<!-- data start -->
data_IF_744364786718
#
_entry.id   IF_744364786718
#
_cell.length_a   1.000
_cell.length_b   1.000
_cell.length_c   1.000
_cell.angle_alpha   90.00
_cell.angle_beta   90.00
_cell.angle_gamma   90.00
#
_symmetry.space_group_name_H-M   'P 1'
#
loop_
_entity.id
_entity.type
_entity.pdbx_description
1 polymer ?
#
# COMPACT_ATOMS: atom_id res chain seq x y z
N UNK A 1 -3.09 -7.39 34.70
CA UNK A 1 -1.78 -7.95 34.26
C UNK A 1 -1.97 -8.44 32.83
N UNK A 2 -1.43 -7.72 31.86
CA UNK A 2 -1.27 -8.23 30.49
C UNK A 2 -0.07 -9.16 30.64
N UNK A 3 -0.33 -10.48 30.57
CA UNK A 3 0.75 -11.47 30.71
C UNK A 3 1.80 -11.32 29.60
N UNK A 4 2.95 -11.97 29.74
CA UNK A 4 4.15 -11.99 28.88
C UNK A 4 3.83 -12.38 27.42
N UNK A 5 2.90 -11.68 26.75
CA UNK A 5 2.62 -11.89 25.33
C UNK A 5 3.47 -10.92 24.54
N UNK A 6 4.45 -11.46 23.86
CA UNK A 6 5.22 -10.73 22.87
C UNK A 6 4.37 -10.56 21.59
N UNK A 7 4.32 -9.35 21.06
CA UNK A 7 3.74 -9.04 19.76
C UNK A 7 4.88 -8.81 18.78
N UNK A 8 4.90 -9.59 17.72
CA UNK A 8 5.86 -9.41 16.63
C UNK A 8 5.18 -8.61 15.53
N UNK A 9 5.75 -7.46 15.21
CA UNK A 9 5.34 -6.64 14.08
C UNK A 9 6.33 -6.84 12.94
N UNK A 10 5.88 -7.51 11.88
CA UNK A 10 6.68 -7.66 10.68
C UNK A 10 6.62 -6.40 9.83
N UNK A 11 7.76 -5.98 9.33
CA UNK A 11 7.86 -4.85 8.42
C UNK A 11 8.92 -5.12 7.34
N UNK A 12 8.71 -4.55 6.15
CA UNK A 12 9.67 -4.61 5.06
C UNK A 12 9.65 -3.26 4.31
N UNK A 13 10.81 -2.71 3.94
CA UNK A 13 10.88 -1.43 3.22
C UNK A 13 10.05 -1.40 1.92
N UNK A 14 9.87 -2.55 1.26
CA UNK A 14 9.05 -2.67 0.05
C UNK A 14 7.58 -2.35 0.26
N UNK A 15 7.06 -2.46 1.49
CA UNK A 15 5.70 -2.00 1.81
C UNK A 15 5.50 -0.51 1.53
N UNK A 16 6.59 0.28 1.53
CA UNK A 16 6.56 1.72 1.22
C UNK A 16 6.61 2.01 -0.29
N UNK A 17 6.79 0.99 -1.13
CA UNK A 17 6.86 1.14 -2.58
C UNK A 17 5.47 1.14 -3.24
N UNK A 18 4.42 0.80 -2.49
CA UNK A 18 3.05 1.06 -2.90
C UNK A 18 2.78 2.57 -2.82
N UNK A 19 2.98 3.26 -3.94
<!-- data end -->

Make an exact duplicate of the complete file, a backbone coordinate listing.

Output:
data_IF_744364786718
#
_entry.id   IF_744364786718
#
_cell.length_a   1.000
_cell.length_b   1.000
_cell.length_c   1.000
_cell.angle_alpha   90.00
_cell.angle_beta   90.00
_cell.angle_gamma   90.00
#
_symmetry.space_group_name_H-M   'P 1'
#
loop_
_entity.id
_entity.type
_entity.pdbx_description
1 polymer ?
#
# COMPACT_ATOMS: atom_id res chain seq x y z
N UNK A 1 -3.09 -7.39 34.70
CA UNK A 1 -1.78 -7.95 34.26
C UNK A 1 -1.97 -8.44 32.83
N UNK A 2 -1.43 -7.72 31.86
CA UNK A 2 -1.27 -8.23 30.49
C UNK A 2 -0.07 -9.16 30.64
N UNK A 3 -0.33 -10.48 30.57
CA UNK A 3 0.75 -11.47 30.71
C UNK A 3 1.80 -11.32 29.60
N UNK A 4 2.95 -11.97 29.74
CA UNK A 4 4.15 -11.99 28.88
C UNK A 4 3.83 -12.38 27.42
N UNK A 5 2.90 -11.68 26.75
CA UNK A 5 2.62 -11.89 25.33
C UNK A 5 3.47 -10.92 24.54
N UNK A 6 4.45 -11.46 23.86
CA UNK A 6 5.22 -10.73 22.87
C UNK A 6 4.37 -10.56 21.59
N UNK A 7 4.32 -9.35 21.06
CA UNK A 7 3.74 -9.04 19.76
C UNK A 7 4.88 -8.81 18.78
N UNK A 8 4.90 -9.59 17.72
CA UNK A 8 5.86 -9.41 16.63
C UNK A 8 5.18 -8.61 15.53
N UNK A 9 5.75 -7.46 15.21
CA UNK A 9 5.34 -6.64 14.08
C UNK A 9 6.33 -6.84 12.94
N UNK A 10 5.88 -7.51 11.88
CA UNK A 10 6.68 -7.66 10.68
C UNK A 10 6.62 -6.40 9.83
N UNK A 11 7.76 -5.98 9.33
CA UNK A 11 7.86 -4.85 8.42
C UNK A 11 8.92 -5.12 7.34
N UNK A 12 8.71 -4.55 6.15
CA UNK A 12 9.67 -4.61 5.06
C UNK A 12 9.65 -3.26 4.31
N UNK A 13 10.81 -2.71 3.94
CA UNK A 13 10.88 -1.43 3.22
C UNK A 13 10.05 -1.40 1.92
N UNK A 14 9.87 -2.55 1.26
CA UNK A 14 9.05 -2.67 0.05
C UNK A 14 7.58 -2.35 0.26
N UNK A 15 7.06 -2.46 1.49
CA UNK A 15 5.70 -2.00 1.81
C UNK A 15 5.50 -0.51 1.53
N UNK A 16 6.59 0.28 1.53
CA UNK A 16 6.56 1.72 1.22
C UNK A 16 6.61 2.01 -0.29
N UNK A 17 6.79 0.99 -1.13
CA UNK A 17 6.86 1.14 -2.58
C UNK A 17 5.47 1.14 -3.24
N UNK A 18 4.42 0.80 -2.49
CA UNK A 18 3.05 1.06 -2.90
C UNK A 18 2.78 2.57 -2.82
N UNK A 19 2.98 3.26 -3.94